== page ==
Ireland is well known for its emerging young talent, particularly when it comes to technology.
Last weekend, The Late Late Show spotlighted the best of new Irish Enterprise, with everything from the world's first digital digestive tracker to a training aid for Gaelic football.
Here, we run through the featured designs, a welcome reminder of the incredible talent from a range of people in our tiny island.
Although only in her final year of college, Marie Martin has been working on her invention since she was 15 years old. She was inspired by a day spent helping her father with farming work, when he was spraying weed killer with a hand lance and after a long day of exposure became very sick. Despite wearing all the recommended protection clothing, he ended up in hospital in what was a huge scare for their family.
Working in Transition Year at the time, Marie entered her design into the Young Entrepreneur programme. With five spray nozzles in total, the sprayer can be adjusted in height and angle from the comfort of a tractor.
Although her invention is vital and cleverly designed, Marie says she faced discrimination as a young woman in a male-dominated sector. Despite this, her business is booming.
Having received over €1 million in sales before their product even released, Food Marble's trajectory proves how effective a simple idea can be, and how in demand. Aonghus Shortt and Lisa Ruttleledge came up with a breath analysis device that tells you what foods are most compatible with your specific digestive system.
Inspired by his girlfriend and her troubles with digestion, Aonghus began looking into the area and found there were hospital-based devices that decoding a person's digestive system, but there was no accessible version of it.
"We miniaturised it down, paired it with a smartphone app so people could start doing this stuff in the comfort of their own home".
The device works by allowing you to log foods your're eating and then tracking how your body is digesting them, based on the breath tests you carry out during the day.
The device is especially helpful for those of us who know there is a digestive issue at play in our bodies, but don't know what specific foods are triggering it.
A foam roller is an athlete's best friend, but this modified foam roller by Noel Marshall has become the best friend to international star athletes such as Roger Federer as well as Manchester City football club.
Having had his own distance running practice shaved down by chronic injury and lower back pain, Noel "ballooned out" to 90kg after a few years. After using generic foam rollers for a while, he improved them by adding a mount to stabilise them.
Speaking about the appeal to elite athletes as well as people are are generally tense, Noel said "it's off the floor, you're doing it with control and stability". Even celebrated race walker Rob Heffernan was on hand to demonstrate the benefits of the roller, saying "every athlete should have one".
Seán McGarry was inspired to invent Shower Gems by the usual home chaos that plagues us all. "I actually had two sisters and it meant that every morning I'd walk into the bathroom and I was fed up with kicking that shampoo bottle lying on the shower floor", he said on The Late Late Show.
Tired of rust-flecked metal shower caddies with suction cups always slipping off walls, McGarry and his father - a plastic fabricator set out to design something better. Using a specially formulated, waterproof glue, a clear plastic wall bracket is stuck to the wall, left to dry for 24 hours and then attached to the Shower Gem.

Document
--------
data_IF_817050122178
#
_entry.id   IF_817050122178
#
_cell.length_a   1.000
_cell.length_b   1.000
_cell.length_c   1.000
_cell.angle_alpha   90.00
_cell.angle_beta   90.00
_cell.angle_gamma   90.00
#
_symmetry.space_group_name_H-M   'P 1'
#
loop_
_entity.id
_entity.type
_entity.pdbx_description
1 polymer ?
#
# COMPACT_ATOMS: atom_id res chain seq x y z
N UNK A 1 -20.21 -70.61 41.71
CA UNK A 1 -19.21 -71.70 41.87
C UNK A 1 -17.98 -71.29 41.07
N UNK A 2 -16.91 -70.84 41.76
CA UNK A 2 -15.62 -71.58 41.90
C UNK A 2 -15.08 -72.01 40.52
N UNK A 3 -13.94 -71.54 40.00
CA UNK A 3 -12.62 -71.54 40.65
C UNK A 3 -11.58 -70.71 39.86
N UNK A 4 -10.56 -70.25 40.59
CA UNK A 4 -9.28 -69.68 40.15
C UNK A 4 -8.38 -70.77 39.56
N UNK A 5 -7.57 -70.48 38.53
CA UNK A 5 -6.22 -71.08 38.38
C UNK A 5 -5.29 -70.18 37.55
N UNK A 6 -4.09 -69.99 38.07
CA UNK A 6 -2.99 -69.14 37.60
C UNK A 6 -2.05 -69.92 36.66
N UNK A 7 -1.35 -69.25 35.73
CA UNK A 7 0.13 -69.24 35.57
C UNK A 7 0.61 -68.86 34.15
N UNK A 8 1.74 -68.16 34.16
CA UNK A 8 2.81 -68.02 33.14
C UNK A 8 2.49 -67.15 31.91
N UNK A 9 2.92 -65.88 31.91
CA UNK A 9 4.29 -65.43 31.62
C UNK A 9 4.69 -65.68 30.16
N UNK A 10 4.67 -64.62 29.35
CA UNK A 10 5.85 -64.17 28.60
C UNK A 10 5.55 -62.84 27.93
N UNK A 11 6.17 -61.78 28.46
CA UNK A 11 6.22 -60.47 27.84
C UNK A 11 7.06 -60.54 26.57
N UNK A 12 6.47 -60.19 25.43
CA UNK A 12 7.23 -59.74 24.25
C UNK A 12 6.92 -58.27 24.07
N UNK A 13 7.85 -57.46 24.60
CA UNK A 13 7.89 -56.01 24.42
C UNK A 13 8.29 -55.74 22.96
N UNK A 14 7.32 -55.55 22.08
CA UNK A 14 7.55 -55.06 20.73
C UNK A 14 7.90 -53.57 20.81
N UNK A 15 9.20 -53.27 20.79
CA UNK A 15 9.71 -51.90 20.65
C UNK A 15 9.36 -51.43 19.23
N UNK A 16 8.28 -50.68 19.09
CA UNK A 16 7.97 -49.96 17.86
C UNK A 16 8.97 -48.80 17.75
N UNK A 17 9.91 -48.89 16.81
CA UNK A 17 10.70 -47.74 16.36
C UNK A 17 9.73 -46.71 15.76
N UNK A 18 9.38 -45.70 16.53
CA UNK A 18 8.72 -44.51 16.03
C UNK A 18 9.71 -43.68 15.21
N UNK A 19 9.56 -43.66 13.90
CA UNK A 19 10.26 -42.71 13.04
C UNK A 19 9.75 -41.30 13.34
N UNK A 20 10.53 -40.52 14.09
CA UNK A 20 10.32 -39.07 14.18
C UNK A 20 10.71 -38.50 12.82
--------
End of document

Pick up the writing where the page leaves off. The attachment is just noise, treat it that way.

The design also includes hooks for razors and loofahs, so that shower mess is kept at an absolute minimum.
Pledging to end the continuous and often bloody "immersion wars" raging across Ireland, brother and sister duo Terry and Sophie Madigan invented a smartphone device that controls heating and hot water in the home. A control panel is set up in the home, which is linked to your smartphone.
The design is a move away from traditional immersion use in that instead of waiting an hour for an entire immersion cylinder to heat, Krib heats only the amount of water necessary for your needs, bypassing waste and family arguments - all in a matter of minutes.
You can choose to heat water for one bath or one shower, with the water ready to be used in just six minutes - perfect for last minute nights out, busy family homes or just lazy people.
In true Irish mammy form, Ailish Kelly started her jewellery work as a hobby, making her children pieces as talismans to protect them while they went to their kickboxing meets. Using a decade of a rosary and a kickboxing charm, her business kicked off.
Her specialty is incorporating personal or meaningful items into pieces of jewellery, with the most common request she receives being cremated ashes or hair. It's a way to remember loved ones as well as significant moments, she says. "[It's like] they're always with you. Imagine having that every day!" she told Ryan.
Her first piece was an ode to her favourite place in the world, as she took sand from Béal Bán Beach and encased it in resin to remember her time there. Another unique design she makes is charms attached to shoes, for the bride whose father is passed but wants him to walk her up the aisle.
Conceived by Gerard and Patrick Gallagher from Donegal, two GAA lovers and one coach, High Achievers is a training tool for younger players.
Concerned about the amount of players aged from eight all the way to 18 who struggled to reach the ball at the maximum height and "not getting their technique right", they decided to create a welded frame that was fully adjustable and fixed the balls in one place to allow players to practice.
The unit is built to withstand "Western weather", and can be added to a back garden for easy practicing.
To watch the showcase back, catch up on RTÉ Player now.